Adam Bly is the founder and editor-in-chief of Seed Magazine and the Chairman/CEO of Seed Media Group. Seed is a bi-monthly science magazine based out of New York and is distributed internationally. The magazine looks at issues located at the intersection of science and society. In 2007, Seed was nominated for two National Magazine Awards.
At 16, Bly was the youngest researcher at the National Research Council of Cancer, where he spent three years studying cell adhesion and cancer. Bly has received many international prizes, including being selected as a Young Global Leader by the World Economic Forum in 2007, and has also received the Jubilee Medal. Bly lives in New York City.
Adam Bly: Today’s generation of scientists is tackling science and sees science in fairly substantially different ways than the previous generation. First and foremost they are coming about at a time when to be experts simply in one discipline is limiting, is not impossible, and is not without value. But to not be capable of connecting other disciplines, and being comfortable and fluent in this new interdisciplinary landscape is an . . . is an inadequacy. It’s something that I think would hinder, you know, understanding. And so I think the capabilities of thinking laterally as opposed to just simply vertically within a field is different. I think that scientists are also becoming more aware of their responsibility as citizens. One of the potential great silver linings of the war on science in the United States over the last seven years has been that it has galvanized the U.S. scientific community in important ways. And when the ideals of science are under attack; and where scientists themselves are censored; and where freedom of flow of information in a free way is hindered; and where, you know, a society is making its widely believed anti-scientific decisions; it has almost consequently led to scientists reaffirming the core values of being a scientist – what it is to be a scientist. In fact Sir David King, who is the British science advisor, has recently laid out a pretty visionary idea of a Hippocratic Oath-like thing for scientists so that all scientists have some sort of unification; some core values that we all subscribe to. So I think that scientists now see the connection of their work to society at large. They see how their work can be misused and misinterpreted. They see that the funding for their research is coming, in many cases, from tax payers. And so there’s a natural desire and “responsibility” on the part of scientists to have transparency and find ways of communicating. And I think that the fact that more scientists are blogging right now, or are blogging right now, are . . . is a sign of new ways of kind of bypassing traditional media outlets to create this direct communication channel with the general public. And it’s allowing the public to connect with scientists and scientists to connect with the general public in very, very powerful ways I think.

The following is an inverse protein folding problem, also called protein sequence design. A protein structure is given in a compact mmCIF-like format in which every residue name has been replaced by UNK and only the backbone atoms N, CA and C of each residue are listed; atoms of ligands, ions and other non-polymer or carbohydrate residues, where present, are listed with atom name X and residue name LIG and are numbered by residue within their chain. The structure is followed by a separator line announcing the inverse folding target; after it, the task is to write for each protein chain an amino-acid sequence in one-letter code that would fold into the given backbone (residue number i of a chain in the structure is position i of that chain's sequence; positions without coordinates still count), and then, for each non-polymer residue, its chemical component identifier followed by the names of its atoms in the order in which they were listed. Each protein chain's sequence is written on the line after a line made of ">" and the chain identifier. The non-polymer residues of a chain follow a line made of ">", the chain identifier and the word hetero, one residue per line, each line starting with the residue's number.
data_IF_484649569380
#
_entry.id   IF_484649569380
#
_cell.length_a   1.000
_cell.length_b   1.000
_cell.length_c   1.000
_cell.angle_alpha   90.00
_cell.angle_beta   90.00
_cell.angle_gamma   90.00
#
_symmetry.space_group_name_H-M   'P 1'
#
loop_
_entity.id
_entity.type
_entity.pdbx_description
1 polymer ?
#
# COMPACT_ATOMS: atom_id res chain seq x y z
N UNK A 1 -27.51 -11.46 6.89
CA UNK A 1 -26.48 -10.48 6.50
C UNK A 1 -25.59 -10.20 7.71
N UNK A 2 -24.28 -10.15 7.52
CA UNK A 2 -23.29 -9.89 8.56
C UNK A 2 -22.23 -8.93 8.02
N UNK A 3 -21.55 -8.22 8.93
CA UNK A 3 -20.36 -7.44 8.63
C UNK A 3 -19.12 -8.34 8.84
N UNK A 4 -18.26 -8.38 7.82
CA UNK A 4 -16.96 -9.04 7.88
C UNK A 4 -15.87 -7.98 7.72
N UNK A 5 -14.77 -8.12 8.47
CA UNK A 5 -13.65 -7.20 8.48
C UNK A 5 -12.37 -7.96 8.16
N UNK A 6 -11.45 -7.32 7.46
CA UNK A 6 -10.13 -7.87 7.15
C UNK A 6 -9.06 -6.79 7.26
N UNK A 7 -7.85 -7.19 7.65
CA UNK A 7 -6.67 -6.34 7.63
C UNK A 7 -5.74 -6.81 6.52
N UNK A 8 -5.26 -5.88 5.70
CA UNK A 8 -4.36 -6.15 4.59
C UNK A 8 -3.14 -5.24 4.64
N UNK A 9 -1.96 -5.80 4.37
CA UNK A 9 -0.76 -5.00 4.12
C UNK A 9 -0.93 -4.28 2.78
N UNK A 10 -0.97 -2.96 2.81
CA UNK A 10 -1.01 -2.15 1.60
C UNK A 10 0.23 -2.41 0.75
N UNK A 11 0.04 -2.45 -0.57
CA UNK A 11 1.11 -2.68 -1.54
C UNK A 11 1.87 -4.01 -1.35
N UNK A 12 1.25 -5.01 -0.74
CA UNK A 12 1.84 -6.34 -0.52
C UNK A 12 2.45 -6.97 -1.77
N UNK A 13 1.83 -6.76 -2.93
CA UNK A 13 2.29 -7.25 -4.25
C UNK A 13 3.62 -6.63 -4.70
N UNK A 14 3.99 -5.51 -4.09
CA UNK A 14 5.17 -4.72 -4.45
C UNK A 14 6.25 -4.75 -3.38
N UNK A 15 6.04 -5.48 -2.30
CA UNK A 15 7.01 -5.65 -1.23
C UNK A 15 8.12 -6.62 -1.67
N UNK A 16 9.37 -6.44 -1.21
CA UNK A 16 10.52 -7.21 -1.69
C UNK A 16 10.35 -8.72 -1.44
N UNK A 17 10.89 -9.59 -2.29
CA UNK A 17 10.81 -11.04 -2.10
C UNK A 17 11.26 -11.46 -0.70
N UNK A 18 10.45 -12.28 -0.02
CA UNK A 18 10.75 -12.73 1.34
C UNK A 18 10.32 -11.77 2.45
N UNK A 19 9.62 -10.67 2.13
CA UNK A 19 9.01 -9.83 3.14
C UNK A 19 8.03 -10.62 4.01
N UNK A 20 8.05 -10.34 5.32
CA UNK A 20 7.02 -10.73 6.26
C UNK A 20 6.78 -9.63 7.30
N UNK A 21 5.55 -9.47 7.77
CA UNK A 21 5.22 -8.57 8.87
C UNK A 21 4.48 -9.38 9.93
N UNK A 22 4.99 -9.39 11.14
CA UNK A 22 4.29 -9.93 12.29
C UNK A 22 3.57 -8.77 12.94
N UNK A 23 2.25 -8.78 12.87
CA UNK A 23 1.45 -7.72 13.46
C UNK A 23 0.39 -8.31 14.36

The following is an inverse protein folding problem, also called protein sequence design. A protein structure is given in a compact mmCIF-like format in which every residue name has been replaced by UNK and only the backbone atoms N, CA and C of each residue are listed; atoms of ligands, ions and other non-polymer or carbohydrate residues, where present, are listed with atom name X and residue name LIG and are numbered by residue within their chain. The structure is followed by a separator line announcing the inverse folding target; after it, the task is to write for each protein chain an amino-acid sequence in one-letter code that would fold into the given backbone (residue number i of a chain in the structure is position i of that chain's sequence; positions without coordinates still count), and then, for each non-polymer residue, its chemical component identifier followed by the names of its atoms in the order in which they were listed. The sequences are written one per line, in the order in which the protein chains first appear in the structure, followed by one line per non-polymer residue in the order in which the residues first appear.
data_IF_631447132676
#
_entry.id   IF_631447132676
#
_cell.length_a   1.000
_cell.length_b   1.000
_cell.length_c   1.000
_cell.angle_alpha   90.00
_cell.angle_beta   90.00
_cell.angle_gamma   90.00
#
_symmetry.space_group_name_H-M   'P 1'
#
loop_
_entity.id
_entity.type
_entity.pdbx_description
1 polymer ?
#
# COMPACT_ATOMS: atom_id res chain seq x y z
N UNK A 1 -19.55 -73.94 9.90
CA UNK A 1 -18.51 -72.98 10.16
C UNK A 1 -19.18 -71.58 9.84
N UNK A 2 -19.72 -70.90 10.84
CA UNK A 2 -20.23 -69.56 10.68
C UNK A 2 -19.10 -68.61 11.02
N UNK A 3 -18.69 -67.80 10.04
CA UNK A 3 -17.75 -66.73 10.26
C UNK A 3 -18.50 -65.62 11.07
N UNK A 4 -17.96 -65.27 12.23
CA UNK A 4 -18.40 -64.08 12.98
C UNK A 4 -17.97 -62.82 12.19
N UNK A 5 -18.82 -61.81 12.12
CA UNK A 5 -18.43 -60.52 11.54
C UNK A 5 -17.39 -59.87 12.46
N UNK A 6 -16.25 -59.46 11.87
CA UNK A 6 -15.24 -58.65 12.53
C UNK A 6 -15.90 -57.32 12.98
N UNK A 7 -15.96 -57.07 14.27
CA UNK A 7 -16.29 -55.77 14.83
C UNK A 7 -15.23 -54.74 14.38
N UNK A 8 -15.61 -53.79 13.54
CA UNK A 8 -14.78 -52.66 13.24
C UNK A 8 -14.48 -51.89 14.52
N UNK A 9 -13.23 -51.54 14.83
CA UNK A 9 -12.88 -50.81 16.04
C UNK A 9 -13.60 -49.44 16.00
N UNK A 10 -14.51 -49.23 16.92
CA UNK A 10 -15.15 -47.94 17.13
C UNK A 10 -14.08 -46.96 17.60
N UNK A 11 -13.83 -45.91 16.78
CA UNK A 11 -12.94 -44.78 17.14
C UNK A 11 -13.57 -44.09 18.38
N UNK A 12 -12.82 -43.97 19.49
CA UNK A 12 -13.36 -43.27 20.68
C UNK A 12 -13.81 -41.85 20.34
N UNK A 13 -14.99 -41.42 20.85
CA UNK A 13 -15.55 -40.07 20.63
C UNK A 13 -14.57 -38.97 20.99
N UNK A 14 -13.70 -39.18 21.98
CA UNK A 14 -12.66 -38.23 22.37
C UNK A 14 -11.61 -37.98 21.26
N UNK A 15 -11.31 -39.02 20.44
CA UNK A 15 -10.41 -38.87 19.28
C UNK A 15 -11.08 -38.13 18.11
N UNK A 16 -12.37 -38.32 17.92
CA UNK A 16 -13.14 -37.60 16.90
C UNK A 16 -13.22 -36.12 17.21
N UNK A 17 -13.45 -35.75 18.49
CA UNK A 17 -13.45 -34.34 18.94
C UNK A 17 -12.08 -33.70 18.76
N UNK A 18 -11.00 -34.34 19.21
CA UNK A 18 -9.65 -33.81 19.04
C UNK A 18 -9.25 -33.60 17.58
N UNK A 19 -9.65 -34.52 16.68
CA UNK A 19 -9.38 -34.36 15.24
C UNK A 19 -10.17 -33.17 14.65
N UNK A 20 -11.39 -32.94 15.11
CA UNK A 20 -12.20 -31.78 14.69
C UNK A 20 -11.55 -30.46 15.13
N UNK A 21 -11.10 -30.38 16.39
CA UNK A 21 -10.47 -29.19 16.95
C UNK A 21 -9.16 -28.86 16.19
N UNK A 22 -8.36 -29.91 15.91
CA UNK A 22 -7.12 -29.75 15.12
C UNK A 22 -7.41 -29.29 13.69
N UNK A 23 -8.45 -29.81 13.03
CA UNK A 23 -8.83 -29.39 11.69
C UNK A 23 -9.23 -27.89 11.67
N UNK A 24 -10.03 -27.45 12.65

Science is also a more global enterprise today. And so there is value in being able to understand how to connect and how to navigate across cultures, and languages, and geographic boundaries. Science has always been a borderless enterprise, but today more so than ever before. And when you look at a project like the human genome project, that brought together, you know, 29 disciplines from 50 plus countries. The Large Hedron Collider in Geneva now is an $8 billion project which is employing half the particle physicists in the world coming from dozens, and dozens, and dozens of natures . . . nations; dozens and dozens of languages. Globalization has permeated science, and science has permeated globalization. And so I think that creates a new lifestyle now for being a scientist. So all of those things are making scientists more engaged and global citizens.
Recorded on: 10/17/07